Bitcoin’s future as an alternative currency is generating heated debate and in-depth analysis of its potential effect on the money supply. Just in the past week, the Bank for International Settlements (owned by the world’s central banks) and a senior official from the Central Bank of Canada have both issued public statements on the potential impact. Just over a month ago, the Bank of England did the same. The attention that this is getting is good for headlines, perhaps, and no doubt makes for interesting intellectual debate. The debate may be intellectual, but it is also hypothetical, beside the point, and not particularly helpful, for three main reasons.
First, we lost control of the money supply years ago, when we left the gold standard. Central banks can in theory expand and contract national money supply by printing money, buying securities, tweaking banking regulations, etc. More money means lower interest rates, less money means that interest rates go up, and that is how central banks hope to influence economic growth. Yet they have much less control over the result than we generally believe. The actual amount of money in circulation is actually up to the banks, individual users, foreign investors and a long list of players each of whom has a different agenda.
Since so much of the money that we spend and save doesn’t even have physical form any more, it’s even harder to count, let alone control. Even the Federal Reserve itself admits that “over recent decades… the relationships between various measures of the money supply and variables such as GDP growth and inflation in the United States have been quite unstable. As a result, the importance of the money supply as a guide for the conduct of monetary policy in the United States has diminished over time.” And that’s just the US figures. Trying to get a feeling for the global money supply is a challenge, to say the least.
So, if we don’t know what the money supply is, how are earth are we going to know to what extent Bitcoin affects the final amount? And if the “official” money supply figures are not important anyway, as the Fed itself admits, what does it matter?
Second, a further layer to the irrelevance of this debate is that, while Bitcoin in many ways is a superior currency to the current fiat options, it won’t replace the dollar, the Euro, the Yuan or any other well-established local currency. Bitcoin is an ideal complement to local currencies, and is much better at trans-border payments and transfers. But the physical, practical, psychological and even emotional hurdles that need to be overcome before a culture relinquishes the comfort of the familiar and the convenience of the physical, outweigh the advantages of insisting on a blanket, society-wide adoption.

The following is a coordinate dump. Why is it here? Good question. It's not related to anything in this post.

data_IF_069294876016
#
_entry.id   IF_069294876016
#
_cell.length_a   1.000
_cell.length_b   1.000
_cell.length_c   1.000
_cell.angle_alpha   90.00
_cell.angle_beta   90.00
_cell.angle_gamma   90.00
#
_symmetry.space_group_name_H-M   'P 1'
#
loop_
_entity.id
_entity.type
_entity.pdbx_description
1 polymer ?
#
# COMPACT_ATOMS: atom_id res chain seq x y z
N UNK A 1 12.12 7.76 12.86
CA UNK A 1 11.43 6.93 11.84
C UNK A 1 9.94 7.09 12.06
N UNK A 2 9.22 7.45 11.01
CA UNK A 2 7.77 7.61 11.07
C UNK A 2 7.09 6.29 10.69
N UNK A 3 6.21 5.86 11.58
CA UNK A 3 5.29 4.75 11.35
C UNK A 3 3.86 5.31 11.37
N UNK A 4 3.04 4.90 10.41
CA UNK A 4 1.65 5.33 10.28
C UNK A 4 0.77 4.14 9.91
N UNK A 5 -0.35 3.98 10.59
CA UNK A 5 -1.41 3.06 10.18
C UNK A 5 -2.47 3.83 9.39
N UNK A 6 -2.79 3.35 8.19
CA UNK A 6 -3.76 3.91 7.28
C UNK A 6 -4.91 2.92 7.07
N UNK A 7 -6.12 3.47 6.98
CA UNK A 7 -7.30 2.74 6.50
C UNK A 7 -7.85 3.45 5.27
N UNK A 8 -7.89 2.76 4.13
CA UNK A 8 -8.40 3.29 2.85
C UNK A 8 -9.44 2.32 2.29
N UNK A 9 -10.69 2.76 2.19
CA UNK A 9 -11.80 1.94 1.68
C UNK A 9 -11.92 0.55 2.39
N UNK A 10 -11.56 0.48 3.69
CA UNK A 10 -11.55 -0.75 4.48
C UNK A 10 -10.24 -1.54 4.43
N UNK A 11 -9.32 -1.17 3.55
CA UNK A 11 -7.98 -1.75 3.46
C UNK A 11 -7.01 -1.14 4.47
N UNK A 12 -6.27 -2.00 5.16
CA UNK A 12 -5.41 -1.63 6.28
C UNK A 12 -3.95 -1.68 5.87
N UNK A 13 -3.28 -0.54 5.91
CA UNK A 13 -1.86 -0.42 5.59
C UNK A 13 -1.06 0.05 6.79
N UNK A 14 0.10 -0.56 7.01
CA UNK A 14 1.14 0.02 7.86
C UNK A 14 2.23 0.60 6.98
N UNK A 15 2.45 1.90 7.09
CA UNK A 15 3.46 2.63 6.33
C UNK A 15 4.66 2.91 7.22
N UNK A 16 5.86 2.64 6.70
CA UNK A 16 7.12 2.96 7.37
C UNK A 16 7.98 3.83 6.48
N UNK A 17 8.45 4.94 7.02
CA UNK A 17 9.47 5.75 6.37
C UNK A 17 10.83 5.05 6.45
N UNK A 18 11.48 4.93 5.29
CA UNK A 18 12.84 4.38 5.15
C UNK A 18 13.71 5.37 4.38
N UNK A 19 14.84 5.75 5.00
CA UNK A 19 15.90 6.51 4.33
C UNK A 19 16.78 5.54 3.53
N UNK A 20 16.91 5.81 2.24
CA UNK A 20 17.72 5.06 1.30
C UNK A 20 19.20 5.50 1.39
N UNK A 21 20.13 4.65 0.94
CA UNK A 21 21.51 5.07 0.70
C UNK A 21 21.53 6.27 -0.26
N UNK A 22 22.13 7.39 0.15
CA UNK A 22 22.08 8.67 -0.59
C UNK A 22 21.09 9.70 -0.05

As Bitcoin takes over the international payments space, which is where its advantages really shine, it may end up surpassing major local currencies in terms of transaction volume, especially as trade becomes ever more international. But realistically, that won’t happen for many years yet. And even if (= when) it does, it won’t imply the elimination of other forms of payment. We will not end up with a bitcoin-dominated world.
Although it’s virtually impossible to have a reasonable idea of the global money supply, one figure that I saw earlier this year put the total at $43 trillion. The market capitalization of Bitcoin currently stands at under $5 billion. About 0.01%. Even when all the latent bitcoins have been mined and the supply stands at its potential maximum of 21 million, at current prices the Bitcoin market capitalization will only be $7.6 billion. Still not nearly enough to make a difference. Even if the price shot up (or gradually increased, if you prefer) to $1,000, and the world money supply stayed more or less the same, the total Bitcoin supply would still be less than 0.05% of the world money supply. In the year 2140. I don’t really see why central banks would tremble at that.
And third, this type of headline, while interesting, does little other than stoke the fear of this unknown financial concept that is going to bring about more change than we are comfortable with. I’m sure that if you asked a room full of anyone, even bankers who are supposed to understand the nuances, if they would like to see central banks lose control of the money supply, most would say no (even though, as I pointed out earlier, they don’t really have control of it anyway). No, we don’t want central banks to lose control of the economy. No, we don’t want Bitcoin to make our economy even more unstable.
And the headlines are actually misleading. In all three examples cited in the first paragraph (and there are many more), the word “unlikely” was prominently used. What the Senior Deputy Governor of the Central Bank of Canada actually said was: “In the unlikely situation in which cryptocurrencies were used broadly, a significant proportion of economic transactions would not be denominated in Canadian dollars.” We need to give more emphasis to the word unlikely. And we need to think about what level of “significant” is needed to wrest influence from the Central Bank. And with that we will realise that the Central Bank of Canada, the US, Europe and many other economic powers will most probably encounter greater dangers to their hegemony than Bitcoin. Which does not mean, of course, that Bitcoin won’t end up being powerful.